Recently, my daughter discovered vaulting at horseback riding camp. If you look up the definition of vaulting on a horse, it is something like “gymnastics and dance on horseback.” (A terrifying sport for the parents of ambitious, fearless, young equestrians to watch.) 

Due to our already overloaded schedule, we told her that adding vaulting lessons to her extracurricular activities was not an option.

She raged at us saying, “You mean there is a sport I really want to try, and you won’t let me?”

Hubby and I responded in unison, “Yes!”

She stormed off to her room and cried the tears of a desperate adolescent.

As I listened for the storm to subside, I had to think of a way to assuage her disappointment and remind her that the word “No” is a part of life and remind her that she already had A LOT of things she is good at and enjoys.

When I felt it was safe to enter her room, I reminded her of when she decided that gymnastics was the ONLY sport that would perpetuate her existence.

Hubby and I rejected her initial pleas to take lessons, but after she spent months (and I mean like 18 months) watching videos, practicing with her cousins, and teaching herself techniques and stunts in the backyard and basement, we saw it was something she was truly dedicated to and good at. Once she had shed light on her talent and allowed it to grow, it was clear that there was something there and now she rocks at all of her gymnastics classes, performances, and meets.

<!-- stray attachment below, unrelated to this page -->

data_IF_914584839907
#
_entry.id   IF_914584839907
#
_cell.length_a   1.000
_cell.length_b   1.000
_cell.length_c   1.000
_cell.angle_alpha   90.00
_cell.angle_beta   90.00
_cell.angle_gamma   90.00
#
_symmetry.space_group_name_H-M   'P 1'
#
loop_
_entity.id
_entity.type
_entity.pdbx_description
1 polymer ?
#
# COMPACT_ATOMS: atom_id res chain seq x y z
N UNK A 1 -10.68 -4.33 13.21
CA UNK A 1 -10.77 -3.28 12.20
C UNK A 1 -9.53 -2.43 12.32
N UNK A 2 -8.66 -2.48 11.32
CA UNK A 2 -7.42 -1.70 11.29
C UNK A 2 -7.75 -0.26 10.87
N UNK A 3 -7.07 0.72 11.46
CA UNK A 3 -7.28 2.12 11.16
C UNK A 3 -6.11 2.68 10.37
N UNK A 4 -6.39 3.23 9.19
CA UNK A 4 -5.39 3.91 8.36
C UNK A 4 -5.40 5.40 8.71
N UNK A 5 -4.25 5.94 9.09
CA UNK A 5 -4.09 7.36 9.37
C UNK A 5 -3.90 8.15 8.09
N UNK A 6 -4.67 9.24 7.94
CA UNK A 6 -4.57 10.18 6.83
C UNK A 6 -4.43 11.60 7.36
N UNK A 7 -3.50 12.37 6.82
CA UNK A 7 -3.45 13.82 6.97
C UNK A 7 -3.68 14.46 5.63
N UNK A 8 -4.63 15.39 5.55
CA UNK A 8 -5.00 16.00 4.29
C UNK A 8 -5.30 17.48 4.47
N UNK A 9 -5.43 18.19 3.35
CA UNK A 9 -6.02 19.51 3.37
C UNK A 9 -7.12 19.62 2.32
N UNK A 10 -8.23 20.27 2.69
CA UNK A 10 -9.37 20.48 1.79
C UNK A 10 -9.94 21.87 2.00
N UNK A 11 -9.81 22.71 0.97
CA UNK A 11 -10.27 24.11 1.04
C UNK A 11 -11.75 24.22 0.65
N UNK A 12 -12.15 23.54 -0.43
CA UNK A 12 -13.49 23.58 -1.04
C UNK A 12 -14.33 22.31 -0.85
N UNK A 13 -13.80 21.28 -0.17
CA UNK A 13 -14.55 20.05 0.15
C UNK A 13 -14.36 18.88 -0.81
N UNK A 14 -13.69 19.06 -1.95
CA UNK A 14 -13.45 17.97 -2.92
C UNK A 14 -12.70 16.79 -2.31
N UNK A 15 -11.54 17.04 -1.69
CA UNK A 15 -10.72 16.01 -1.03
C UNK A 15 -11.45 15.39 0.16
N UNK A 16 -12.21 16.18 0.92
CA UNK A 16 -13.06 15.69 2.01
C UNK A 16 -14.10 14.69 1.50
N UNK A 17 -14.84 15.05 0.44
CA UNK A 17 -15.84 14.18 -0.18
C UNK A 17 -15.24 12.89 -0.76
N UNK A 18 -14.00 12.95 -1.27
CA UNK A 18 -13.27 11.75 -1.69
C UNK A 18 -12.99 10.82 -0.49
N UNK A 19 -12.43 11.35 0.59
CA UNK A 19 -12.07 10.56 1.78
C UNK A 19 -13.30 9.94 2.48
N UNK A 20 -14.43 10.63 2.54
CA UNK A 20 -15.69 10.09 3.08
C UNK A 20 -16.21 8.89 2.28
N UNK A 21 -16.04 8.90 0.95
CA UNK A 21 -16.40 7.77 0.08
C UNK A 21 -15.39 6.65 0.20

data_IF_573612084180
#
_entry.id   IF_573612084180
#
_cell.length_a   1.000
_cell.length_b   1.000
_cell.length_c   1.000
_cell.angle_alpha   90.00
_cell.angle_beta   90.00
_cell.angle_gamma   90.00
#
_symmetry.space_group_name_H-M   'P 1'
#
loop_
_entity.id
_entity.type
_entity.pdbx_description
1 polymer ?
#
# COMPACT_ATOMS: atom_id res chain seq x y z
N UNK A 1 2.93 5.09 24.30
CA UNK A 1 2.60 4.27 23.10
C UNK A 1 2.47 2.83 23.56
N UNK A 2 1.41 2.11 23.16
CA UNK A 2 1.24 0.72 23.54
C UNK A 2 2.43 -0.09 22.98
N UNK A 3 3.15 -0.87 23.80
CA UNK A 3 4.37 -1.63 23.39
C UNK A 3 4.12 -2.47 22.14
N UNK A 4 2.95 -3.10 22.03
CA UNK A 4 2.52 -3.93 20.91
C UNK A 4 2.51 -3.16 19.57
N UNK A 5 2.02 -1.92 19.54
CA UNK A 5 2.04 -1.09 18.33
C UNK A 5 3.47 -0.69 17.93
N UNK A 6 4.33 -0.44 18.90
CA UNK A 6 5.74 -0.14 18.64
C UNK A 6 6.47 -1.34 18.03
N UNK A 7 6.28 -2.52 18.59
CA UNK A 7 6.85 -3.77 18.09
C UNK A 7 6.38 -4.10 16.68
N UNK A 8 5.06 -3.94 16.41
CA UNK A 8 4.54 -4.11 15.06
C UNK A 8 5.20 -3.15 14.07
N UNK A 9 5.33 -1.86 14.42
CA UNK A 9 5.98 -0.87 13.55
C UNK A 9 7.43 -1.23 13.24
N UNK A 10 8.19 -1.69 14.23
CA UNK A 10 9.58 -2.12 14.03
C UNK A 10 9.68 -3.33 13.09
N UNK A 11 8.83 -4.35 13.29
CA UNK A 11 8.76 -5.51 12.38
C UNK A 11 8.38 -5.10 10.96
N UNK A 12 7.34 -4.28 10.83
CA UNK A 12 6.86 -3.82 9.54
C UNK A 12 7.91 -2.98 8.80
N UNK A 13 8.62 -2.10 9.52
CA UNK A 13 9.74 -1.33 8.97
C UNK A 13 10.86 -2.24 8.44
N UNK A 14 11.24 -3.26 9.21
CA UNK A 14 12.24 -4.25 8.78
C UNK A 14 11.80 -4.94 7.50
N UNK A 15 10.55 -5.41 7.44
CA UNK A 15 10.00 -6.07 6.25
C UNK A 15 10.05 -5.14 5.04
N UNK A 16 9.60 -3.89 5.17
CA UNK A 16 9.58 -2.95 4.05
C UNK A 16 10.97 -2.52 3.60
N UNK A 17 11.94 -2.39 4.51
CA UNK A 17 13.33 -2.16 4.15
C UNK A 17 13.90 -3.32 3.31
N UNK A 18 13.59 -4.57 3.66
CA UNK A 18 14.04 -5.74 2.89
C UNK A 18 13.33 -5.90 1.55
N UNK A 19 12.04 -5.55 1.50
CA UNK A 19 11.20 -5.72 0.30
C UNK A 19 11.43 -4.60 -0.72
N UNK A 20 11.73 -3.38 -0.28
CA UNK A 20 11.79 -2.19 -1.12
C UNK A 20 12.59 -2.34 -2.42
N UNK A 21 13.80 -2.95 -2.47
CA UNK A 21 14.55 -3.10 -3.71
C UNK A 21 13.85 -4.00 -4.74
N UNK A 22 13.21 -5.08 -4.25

I told her, if she felt vaulting was something she really wanted to try, she needed to educate herself and work with our horse at home on the basics. The only way to see if she really likes it is to shine time and effort on it. She saw what I was saying and the situation became much brighter.

“Talents and skills are like any other living thing – they can’t grow in the dark.” – Rachel Hollis

If there is something you are considering starting or have an interest that you believe would make your life more complete, I challenge you to shed some light on it. Hiding it in the recesses of your heart or behind excuses is no way to develop into the person you want to be. The only way you can improve is to shine some time and energy on it. (This is sage advice from the parent of a desperate adolescent.) 

Put your Intentergy into lighting up your passions and radiating in the success of your skills and talents. It’s not gonna happen if you keep them in the dark. Get shining, my friend, or at least let some sunlight land on your efforts.

By: Melanie A. Peters

P.S. I have not seen my daughter watch one video on vaulting and have not heard one more word about lessons. She has however moved on to American Ninja Warrior and put some time into turning our swing set into an obstacle course. I may need another diversion before she asks for ninja warrior lessons.

P.P.S. If you mention vaulting, this post, or anything related to the subject to my daughter, you will feel the heat of a 10,000 suns scorching your soul. (Also, sage advice from the parent of a desperate adolescent.)